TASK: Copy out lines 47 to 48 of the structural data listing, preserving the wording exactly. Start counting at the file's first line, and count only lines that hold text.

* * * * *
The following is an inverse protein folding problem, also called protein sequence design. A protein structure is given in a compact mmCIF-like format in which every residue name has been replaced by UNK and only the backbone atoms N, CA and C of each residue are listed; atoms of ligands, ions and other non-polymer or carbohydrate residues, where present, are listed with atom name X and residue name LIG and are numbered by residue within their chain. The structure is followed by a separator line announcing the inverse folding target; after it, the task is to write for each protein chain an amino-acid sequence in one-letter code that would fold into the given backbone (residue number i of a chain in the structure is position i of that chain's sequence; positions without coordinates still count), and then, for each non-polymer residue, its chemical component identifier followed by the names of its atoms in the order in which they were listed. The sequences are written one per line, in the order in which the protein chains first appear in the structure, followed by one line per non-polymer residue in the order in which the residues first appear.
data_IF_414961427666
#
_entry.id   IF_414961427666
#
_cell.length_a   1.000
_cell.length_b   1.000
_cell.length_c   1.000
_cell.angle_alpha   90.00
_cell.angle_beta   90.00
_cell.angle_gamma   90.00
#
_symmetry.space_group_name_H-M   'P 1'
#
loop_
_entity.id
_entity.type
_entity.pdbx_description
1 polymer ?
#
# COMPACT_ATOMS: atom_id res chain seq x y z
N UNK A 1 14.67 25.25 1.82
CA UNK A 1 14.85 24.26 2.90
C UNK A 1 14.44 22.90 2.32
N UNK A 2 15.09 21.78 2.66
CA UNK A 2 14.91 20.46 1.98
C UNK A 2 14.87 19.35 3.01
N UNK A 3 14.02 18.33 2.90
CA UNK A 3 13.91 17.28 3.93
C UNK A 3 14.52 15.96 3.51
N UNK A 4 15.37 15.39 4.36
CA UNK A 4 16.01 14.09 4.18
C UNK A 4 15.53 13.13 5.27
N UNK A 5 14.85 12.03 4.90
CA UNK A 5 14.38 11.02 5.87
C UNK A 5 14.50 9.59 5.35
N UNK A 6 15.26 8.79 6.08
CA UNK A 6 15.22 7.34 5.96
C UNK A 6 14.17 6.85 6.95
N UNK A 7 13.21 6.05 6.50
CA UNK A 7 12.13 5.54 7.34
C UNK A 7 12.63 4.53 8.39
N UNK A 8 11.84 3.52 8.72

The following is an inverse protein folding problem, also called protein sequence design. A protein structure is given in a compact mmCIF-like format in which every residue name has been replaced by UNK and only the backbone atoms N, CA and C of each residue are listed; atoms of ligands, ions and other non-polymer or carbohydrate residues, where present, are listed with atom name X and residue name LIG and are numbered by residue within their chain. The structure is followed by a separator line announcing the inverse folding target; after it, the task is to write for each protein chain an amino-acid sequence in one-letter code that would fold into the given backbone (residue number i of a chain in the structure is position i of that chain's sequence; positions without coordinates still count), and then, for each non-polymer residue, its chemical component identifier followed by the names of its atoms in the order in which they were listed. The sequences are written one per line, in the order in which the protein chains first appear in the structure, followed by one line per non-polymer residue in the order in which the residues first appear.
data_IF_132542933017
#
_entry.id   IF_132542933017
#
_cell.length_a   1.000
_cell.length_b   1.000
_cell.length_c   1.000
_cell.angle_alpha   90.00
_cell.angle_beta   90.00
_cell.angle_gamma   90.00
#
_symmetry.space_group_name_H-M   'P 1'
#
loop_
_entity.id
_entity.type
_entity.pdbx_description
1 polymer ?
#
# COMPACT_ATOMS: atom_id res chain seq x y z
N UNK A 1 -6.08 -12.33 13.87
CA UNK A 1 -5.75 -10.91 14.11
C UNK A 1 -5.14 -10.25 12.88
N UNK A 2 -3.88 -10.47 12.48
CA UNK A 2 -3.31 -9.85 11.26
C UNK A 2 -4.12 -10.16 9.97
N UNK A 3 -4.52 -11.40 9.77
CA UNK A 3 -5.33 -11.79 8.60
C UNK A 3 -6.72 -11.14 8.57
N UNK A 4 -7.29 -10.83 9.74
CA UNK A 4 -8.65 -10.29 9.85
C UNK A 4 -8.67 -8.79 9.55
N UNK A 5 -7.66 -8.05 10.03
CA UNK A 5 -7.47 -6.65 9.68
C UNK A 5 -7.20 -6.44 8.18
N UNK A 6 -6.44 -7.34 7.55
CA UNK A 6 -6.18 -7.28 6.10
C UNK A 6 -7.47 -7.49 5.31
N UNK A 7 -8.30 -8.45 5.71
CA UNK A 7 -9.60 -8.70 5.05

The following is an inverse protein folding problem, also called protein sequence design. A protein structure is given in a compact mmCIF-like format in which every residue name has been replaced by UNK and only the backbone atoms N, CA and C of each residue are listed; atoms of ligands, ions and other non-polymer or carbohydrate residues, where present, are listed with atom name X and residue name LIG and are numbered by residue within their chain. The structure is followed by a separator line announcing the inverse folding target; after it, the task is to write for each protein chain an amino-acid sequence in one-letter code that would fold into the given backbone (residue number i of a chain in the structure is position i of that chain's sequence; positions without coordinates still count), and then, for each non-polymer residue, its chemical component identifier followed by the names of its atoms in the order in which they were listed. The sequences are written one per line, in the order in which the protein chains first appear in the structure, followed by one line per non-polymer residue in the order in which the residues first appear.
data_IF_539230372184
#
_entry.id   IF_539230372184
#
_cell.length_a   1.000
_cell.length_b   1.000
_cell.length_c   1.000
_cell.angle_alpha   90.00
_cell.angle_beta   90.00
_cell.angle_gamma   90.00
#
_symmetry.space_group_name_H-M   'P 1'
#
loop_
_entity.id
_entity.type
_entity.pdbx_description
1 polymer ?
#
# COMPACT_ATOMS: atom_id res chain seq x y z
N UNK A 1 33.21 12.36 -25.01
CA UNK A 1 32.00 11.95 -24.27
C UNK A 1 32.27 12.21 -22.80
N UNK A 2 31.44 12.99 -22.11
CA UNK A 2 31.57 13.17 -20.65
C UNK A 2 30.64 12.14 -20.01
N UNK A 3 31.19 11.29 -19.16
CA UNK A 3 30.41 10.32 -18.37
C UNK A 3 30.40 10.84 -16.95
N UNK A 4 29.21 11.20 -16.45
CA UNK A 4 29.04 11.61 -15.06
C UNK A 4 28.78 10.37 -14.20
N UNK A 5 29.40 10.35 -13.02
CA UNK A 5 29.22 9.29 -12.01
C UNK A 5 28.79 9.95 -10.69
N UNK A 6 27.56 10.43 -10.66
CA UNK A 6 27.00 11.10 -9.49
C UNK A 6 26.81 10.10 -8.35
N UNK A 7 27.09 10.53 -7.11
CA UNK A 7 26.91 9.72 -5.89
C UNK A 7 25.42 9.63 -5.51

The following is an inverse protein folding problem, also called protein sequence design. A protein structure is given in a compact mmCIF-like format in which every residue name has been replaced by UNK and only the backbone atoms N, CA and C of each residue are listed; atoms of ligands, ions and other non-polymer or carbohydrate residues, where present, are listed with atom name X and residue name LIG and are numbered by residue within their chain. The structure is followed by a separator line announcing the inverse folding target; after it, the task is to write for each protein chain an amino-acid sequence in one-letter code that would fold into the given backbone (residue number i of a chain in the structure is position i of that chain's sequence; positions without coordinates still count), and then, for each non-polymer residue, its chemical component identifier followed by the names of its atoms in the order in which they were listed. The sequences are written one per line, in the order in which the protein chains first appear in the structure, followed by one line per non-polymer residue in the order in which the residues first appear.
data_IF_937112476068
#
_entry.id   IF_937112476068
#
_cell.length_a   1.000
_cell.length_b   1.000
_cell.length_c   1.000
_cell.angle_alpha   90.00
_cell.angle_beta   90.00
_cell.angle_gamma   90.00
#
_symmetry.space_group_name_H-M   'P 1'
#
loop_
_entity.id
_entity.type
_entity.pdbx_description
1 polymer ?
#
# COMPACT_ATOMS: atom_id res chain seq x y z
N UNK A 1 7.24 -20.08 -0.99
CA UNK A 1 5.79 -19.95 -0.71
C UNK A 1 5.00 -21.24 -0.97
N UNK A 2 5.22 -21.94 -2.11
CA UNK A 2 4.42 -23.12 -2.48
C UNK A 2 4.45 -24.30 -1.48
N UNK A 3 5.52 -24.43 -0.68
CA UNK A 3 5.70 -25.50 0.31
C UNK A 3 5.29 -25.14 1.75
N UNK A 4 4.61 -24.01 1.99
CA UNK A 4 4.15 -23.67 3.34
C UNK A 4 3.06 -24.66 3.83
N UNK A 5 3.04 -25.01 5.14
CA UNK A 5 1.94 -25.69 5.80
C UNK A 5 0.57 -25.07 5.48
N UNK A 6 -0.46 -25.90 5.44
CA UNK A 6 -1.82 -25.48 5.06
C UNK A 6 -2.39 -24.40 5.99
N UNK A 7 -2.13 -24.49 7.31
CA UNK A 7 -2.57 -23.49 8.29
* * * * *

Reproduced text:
_entry.id   IF_132542933017
#